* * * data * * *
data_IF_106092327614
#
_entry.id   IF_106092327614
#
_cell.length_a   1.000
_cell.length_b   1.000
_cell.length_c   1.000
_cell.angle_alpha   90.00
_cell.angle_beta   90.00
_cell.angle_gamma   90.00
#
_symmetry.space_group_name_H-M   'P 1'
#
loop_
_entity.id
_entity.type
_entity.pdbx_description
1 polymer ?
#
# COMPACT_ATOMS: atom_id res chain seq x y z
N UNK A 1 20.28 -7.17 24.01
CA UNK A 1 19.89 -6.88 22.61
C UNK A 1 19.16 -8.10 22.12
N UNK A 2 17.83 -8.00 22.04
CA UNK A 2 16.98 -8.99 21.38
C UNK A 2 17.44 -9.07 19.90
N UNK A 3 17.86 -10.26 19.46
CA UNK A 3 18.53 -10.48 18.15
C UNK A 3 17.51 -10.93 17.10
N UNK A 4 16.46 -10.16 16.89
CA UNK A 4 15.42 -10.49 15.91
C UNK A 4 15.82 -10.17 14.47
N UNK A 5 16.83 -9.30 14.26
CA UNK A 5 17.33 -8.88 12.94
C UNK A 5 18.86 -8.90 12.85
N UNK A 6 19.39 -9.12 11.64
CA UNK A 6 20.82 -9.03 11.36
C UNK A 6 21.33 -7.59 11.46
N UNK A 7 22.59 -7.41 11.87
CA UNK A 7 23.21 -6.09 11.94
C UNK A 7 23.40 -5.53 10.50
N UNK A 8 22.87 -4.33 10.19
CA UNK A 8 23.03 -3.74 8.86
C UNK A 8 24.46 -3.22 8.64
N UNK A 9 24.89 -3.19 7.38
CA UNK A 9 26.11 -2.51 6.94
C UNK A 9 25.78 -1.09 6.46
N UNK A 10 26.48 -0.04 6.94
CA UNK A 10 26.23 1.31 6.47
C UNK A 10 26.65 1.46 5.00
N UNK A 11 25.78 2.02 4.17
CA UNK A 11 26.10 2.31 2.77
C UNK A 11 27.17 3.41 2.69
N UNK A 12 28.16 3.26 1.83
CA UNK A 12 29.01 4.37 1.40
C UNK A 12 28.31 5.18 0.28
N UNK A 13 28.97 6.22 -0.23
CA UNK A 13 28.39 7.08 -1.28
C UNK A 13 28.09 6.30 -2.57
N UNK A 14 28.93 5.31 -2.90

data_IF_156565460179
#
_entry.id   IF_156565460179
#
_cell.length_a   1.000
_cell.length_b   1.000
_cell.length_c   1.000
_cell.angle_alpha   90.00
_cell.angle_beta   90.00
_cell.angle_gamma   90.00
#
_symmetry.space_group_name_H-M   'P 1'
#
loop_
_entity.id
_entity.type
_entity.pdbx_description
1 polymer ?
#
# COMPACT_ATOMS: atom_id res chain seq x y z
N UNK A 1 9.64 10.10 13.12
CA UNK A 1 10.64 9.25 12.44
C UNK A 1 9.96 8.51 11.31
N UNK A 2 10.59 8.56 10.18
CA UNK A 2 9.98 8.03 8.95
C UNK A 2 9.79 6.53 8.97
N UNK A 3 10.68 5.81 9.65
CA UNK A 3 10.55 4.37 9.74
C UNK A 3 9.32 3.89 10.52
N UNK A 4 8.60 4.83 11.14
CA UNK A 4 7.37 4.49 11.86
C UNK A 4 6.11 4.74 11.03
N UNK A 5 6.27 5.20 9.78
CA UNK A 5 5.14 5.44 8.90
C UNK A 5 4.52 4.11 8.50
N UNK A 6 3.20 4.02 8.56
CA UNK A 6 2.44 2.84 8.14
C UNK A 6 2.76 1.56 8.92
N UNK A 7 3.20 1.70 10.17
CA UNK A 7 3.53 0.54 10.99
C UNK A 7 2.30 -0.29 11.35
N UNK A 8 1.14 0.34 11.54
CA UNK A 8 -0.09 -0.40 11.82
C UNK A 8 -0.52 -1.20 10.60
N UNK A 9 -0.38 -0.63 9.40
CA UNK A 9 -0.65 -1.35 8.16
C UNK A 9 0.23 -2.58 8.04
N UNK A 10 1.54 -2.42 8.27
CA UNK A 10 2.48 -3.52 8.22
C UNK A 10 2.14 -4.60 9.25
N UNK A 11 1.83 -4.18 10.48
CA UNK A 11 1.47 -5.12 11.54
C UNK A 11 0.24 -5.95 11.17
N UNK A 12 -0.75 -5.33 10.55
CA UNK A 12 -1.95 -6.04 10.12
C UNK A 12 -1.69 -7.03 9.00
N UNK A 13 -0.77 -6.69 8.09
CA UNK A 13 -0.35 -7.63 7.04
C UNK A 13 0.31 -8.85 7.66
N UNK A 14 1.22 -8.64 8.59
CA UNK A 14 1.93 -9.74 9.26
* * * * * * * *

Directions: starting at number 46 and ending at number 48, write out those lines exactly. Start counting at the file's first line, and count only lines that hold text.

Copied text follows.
CA UNK A 9 26.11 -2.51 6.94
C UNK A 9 25.78 -1.09 6.46
N UNK A 10 26.48 -0.04 6.94